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Dogs and cats can become nervous for a variety of reasons. Loud noises, separation anxiety, insufficient socialization, and unfamiliar environments are just some of them. Animals who were rescued from less than ideal situations can also be more skittish. What can you do to help your furry pal feel safe? Can music calm nervous dogs and cats?
In 2017, the Scottish SPCA and the University of Glasgow published a paper on the effect of music on dogs at a rehoming center. Over the course of five days, canines listened to five different genres of music: soft rock, Motown, pop, reggae, and classical. While the dogs spent less time standing and more time lying regardless of which genre was played, soft rock and reggae emerged as the top favorites.
According to the researchers who conducted the study, the most positive behavior changes were seen when reggae and soft rock were piped into the kennels. Specifically, the dogs’ heart rate variability (HRV) was significantly higher, indicating a decrease in stress levels. And although soft rock and reggae brought canine stress levels down the most, there were mixed responses to the different genres, suggesting that our canine companions have their own music preferences just like us.
Additionally, a 2015 study conducted by the same researchers found that classical music also increased HRV and reduced stress levels in kenneled dogs, as they spent more time sitting or lying in silence and less time standing and barking when the music was being played. However, the dogs habituated to the calming effects as soon as the second day, possibly indicating that they prefer to listen to a variety of music like we do.
What are the effects of music on our feline friends? If you’ve ever left a playlist or the radio on for your cat, you may have noticed that they didn’t think much of it. It turns out that a cat’s hearing develops differently from that of a human’s, so what sounds good to us doesn’t elicit the same emotional response in them.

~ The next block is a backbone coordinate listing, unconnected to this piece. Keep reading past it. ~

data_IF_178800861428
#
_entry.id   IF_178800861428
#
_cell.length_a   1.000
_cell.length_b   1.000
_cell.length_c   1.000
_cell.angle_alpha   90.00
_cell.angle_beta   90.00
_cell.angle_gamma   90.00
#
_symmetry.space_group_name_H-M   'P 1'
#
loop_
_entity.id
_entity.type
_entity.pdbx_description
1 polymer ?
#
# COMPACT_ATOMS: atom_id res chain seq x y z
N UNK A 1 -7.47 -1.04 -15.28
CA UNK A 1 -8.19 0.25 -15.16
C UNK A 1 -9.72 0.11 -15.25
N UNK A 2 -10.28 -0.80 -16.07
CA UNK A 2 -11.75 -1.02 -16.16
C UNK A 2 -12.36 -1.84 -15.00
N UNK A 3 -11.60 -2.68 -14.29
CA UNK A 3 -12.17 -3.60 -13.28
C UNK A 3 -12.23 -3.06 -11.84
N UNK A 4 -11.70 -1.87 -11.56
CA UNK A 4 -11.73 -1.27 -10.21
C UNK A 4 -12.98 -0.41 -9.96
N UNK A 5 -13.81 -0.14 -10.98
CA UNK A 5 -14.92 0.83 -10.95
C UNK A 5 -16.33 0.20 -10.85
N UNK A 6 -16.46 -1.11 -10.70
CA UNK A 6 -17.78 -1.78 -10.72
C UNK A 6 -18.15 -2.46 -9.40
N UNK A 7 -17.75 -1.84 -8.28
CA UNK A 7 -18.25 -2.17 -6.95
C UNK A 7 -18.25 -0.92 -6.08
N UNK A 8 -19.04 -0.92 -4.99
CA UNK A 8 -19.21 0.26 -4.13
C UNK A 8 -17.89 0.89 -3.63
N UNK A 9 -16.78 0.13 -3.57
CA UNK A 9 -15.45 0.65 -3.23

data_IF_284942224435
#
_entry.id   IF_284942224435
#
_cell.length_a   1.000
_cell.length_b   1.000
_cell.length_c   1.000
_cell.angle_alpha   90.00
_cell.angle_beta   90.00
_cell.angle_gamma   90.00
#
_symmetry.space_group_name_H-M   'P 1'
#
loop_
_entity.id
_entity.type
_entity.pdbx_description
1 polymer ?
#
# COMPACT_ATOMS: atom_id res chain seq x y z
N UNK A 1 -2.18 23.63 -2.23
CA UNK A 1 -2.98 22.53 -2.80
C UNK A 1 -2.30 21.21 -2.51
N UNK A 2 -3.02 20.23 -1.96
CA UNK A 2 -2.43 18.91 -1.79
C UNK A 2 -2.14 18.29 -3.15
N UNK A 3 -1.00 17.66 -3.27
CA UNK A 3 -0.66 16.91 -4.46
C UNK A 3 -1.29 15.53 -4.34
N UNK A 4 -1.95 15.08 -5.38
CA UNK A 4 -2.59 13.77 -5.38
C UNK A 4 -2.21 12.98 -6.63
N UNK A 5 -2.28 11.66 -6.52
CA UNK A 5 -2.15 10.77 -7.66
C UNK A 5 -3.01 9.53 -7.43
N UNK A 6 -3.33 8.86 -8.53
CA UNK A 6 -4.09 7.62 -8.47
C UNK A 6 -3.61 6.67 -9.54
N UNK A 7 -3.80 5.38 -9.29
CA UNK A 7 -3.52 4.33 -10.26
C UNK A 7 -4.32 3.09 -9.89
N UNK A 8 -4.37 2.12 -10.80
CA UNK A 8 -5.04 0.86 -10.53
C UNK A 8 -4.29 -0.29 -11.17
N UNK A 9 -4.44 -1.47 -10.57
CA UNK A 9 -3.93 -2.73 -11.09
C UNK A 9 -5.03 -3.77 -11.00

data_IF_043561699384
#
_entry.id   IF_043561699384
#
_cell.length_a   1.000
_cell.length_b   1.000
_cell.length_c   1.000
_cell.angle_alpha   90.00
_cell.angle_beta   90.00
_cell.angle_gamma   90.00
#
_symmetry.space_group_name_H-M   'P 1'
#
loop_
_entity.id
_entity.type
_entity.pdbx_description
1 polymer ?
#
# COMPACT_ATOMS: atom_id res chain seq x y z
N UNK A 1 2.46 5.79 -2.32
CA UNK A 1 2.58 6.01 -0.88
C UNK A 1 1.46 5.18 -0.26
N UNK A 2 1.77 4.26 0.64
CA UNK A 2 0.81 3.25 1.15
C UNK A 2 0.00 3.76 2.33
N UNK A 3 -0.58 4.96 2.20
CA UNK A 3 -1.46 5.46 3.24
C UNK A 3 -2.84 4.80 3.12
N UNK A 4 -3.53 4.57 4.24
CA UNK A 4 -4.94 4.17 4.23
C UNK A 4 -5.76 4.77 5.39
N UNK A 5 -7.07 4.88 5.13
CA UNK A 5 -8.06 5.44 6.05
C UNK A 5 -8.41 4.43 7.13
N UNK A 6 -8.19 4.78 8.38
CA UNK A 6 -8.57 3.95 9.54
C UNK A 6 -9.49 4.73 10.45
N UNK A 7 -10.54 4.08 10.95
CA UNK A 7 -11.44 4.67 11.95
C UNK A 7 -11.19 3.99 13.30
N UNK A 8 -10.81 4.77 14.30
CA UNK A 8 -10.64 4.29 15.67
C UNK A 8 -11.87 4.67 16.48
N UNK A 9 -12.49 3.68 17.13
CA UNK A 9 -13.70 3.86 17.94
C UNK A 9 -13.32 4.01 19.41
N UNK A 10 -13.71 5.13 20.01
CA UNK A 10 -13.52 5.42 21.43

That’s why David Teie, a cellist with the National Symphony Orchestra, set out to create music especially for feline ears in 2015. With the support of animal scientists and more than 10,000 backers on Kickstarter, he produced an album called Music for Cats, which features “the first-ever music scientifically proven to enrich cats’ lives.”
As Teie explained on his crowdfunding page, the music we enjoy has a lot to do with the sounds we heard when our brains were developing, and this theory applies to other animals as well. For example, humans like the sound of drums because it’s similar to the sound of our mother’s pulse, which we heard while we were in the womb. Cats, on the other hand, develop their sense of music after they’re born, so they prefer sounds like suckling, purring, and the chirps of birds.
Teie’s music incorporates those sounds using musical instruments, with the intention to calm and comfort felines, especially those who were previously abused. According to pet parents who have played Teie’s tracks for their cats, the music had a soothing effect on their furry children, with many being lulled into a relaxed state and some even falling asleep.
Music has been proven to help calm nervous dogs and cats. Aside from having a canine- or feline-approved playlist at the ready, you might need additional tools in your arsenal depending on your four-legged friend’s situation. Other solutions include behavior modification, pheromones, herbal supplements, anxiety wraps, and puzzles.
For more information on how to soothe an anxious companion animal, check out these furbulous guides:
No pet parent wants to see their four-legged child stressed out. Luckily, there are many ways to help your cat or dog relax, including putting on a playlist made just for them.
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